By Marty Hollingshead
With the rising costs of fuel and wages, among other things, how do we effectively pass these costs to the customer?
First, let’s look at what our true cost to deliver is.
Have you thought about, or do you know, what your cost to deliver really is?
To find your true cost to deliver, you have to know a few things:
1. Fuel costs: Whether you use fuel from de-pollution of vehicles or buy it at the pump, it still has the same value.
2. Your labor cost: To calculate this, you need to take your driver’s gross salary and add 40 percent. This is the true cost to your company for any employee. This calculation encompasses benefits, withholding taxes, commercial insurance costs, as well as workers’ compensation insurance and unemployment compensation.
3. Your vehicle cost: How much did it cost and how long will it last? How much will it cost to service and maintain it?
4. Other vehicle expenses: License plate and registration costs, vehicle insurance, as well as any toll charges –these costs also need to be considered.
Here is an example of how to find the true cost to deliver:
Let’s say your driver is making $20 per hour. Adding 40 percent, his cost of employment would be $28.00 per hour.
Your delivery vehicle costs $50k.
This vehicle will probably last around 250k miles. You have to pay to service and maintain it.
It gets an average of 10 mpg (gasoline powered). Fuel costs $5.00 per gallon on average at this time.
Figure out the average number of stops for this vehicle per day.
Lastly, find the average miles driven per day for this vehicle.
Now, knowing these numbers, we can now figure out our costs.
Truck costs per mile = $1.00 per mile. This calculation includes $0.20 for depreciation (wear and tear), $0.50 fuel cost, and $0.30 for maintenance and repair.
Based on your driver working an eight-hour day, using our previously calculated cost of employment of $28 per hour, his cost of employment would be $224.00 per day.
Lastly, let’s say your driver’s average daily distance driven is 200 miles. We now have our figures for a daily cost: which is $424.00 (driver’s employment cost plus distance driven multiplied by the cost per mile).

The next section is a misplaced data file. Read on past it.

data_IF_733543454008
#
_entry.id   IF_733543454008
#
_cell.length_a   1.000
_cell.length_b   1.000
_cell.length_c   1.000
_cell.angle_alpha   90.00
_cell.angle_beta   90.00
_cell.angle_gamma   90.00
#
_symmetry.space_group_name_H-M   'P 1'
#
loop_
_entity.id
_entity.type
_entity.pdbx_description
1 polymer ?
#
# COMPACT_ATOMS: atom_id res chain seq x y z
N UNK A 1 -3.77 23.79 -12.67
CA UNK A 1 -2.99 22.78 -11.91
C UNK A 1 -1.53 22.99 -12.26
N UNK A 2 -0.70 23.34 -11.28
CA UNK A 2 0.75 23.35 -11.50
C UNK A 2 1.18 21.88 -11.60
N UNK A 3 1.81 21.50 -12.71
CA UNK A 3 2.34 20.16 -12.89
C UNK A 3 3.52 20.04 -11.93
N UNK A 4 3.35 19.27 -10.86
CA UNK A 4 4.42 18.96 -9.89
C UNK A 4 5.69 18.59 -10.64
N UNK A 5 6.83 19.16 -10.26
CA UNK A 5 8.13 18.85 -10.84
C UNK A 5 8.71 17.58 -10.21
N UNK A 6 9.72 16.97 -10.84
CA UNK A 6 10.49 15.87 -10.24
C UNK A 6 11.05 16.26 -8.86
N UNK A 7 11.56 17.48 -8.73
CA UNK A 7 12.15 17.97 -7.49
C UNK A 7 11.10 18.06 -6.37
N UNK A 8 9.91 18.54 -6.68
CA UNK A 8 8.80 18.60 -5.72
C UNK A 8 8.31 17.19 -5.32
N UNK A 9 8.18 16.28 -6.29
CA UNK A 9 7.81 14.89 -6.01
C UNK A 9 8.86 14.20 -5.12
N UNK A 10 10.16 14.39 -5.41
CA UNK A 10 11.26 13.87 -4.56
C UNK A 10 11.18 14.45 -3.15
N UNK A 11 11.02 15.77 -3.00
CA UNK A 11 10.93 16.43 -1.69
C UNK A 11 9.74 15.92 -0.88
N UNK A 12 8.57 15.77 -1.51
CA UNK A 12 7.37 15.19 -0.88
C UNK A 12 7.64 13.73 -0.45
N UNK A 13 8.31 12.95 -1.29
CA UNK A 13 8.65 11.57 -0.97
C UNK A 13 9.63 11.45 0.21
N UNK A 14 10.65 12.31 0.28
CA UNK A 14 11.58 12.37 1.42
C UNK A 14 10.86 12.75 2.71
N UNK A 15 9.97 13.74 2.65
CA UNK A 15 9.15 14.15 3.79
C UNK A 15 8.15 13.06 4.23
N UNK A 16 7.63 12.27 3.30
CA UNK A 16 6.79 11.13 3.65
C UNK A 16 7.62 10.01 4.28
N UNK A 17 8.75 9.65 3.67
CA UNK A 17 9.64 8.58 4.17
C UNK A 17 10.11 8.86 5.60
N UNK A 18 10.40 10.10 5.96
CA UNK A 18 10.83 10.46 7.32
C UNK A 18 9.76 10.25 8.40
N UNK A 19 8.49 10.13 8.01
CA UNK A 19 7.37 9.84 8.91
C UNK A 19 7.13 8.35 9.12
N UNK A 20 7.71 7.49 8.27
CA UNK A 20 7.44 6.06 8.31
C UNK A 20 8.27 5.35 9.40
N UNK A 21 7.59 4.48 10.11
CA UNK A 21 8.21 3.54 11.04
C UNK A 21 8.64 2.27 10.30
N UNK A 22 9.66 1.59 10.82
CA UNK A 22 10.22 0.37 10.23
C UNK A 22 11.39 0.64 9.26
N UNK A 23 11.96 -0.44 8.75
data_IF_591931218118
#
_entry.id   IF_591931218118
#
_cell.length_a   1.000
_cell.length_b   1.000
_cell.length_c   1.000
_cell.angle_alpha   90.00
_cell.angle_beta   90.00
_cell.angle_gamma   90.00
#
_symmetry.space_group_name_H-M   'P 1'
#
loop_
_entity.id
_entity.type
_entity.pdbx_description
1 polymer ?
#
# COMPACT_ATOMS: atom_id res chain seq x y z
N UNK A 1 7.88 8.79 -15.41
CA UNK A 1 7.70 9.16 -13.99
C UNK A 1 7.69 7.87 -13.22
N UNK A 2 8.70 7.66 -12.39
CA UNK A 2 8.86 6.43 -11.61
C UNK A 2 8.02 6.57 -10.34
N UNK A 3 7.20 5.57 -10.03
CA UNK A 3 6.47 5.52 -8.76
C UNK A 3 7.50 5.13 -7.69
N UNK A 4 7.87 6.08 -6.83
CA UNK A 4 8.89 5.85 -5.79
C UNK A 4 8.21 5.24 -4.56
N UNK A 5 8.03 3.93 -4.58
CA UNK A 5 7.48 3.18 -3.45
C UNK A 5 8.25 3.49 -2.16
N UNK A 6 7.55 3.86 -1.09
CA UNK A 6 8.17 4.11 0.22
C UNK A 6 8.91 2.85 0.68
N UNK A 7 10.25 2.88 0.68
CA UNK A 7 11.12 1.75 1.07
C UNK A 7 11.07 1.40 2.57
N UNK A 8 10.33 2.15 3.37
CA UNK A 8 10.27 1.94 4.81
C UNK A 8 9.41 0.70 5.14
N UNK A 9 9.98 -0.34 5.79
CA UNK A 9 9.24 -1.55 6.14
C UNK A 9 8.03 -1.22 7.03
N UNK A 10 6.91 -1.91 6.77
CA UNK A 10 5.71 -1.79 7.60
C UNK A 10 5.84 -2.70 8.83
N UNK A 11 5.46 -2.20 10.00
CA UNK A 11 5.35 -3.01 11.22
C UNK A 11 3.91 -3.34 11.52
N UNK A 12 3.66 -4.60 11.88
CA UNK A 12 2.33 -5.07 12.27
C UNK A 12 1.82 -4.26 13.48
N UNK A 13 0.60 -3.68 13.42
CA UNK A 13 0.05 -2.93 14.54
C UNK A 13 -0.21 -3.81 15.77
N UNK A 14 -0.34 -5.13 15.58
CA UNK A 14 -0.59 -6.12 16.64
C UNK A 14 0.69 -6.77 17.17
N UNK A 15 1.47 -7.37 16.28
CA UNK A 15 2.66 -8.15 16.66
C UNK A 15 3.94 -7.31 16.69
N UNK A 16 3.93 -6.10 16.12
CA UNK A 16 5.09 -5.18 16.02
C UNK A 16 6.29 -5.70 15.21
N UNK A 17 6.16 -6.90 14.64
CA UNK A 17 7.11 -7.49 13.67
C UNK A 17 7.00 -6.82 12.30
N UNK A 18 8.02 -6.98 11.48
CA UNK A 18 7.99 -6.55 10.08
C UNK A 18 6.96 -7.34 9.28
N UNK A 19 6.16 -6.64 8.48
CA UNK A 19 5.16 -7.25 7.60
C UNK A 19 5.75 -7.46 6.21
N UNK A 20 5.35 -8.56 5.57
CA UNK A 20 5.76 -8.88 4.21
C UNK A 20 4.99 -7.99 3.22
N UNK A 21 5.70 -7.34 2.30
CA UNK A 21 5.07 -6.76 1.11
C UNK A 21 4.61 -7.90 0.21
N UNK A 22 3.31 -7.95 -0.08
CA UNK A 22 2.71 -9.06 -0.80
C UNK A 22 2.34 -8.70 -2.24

Now let’s divide that by the average number of stops per day, and we will have our cost per stop. For example: if your daily average number of stops is 20 your cost would be $21.20 per stop, ($424 divided by 20).
This is just an example. Your results will vary depending on your market size and whether it is metropolitan, rural, or somewhere in between. However, knowing this information will give you an idea of what your true delivery costs are.
Now that we know this, what do we do?
I personally don’t think it’s a good idea to just apply a “Delivery Charge” to most invoices. The thing to consider here is how this will affect your customer. For most of us, 75 percent of our business comes from steady or repeat customers, and they are either body shops or mechanical repairers. I can say firsthand this will not sit well with the body shops.
They will either have to try to charge this back to their customer (the insurance company) via a supplement, which costs the insurer about $27 in administrative costs, or more than likely they will “claw it back” from us in more “clean-up time.”
What about the mechanical shop that buys a small ticket item? Isn’t this the same guy that also buys high-dollar drive-line components?
I think there are times where it would be appropriate to charge a delivery fee, but this has to be considered on a case-by-case basis.
Is the pain worth the gain? Is the extra money you will get really worth all of the possible “bad will” that charging a new fee will create?
While we all have to be profitable to stay relevant and viable, I think there are better ways to do it.
Just take a look at e-commerce. All of the successful sellers have “free shipping.” How do they do this? They build their delivery/shipping costs into the price!
The lesson here for all of us is that business decisions are very much like playing pool. The smart player is thinking about how his next shot will affect his shot after that.
Think about that!
Marty Hollingshead has been in the auto recycling business since 1973 and is the owner of Northlake Auto Recyclers, Inc., Hammond, Indiana, since 1984. Marty is on the ARA Executive Committee, currently serving as President.
He is a board member of the Indiana Automotive Recyclers Association. Both Marty and Northlake have received numerous awards and recognition for excellence in the industry and the community. Reach Marty at 219-937-3960 or visit www.narparts.com.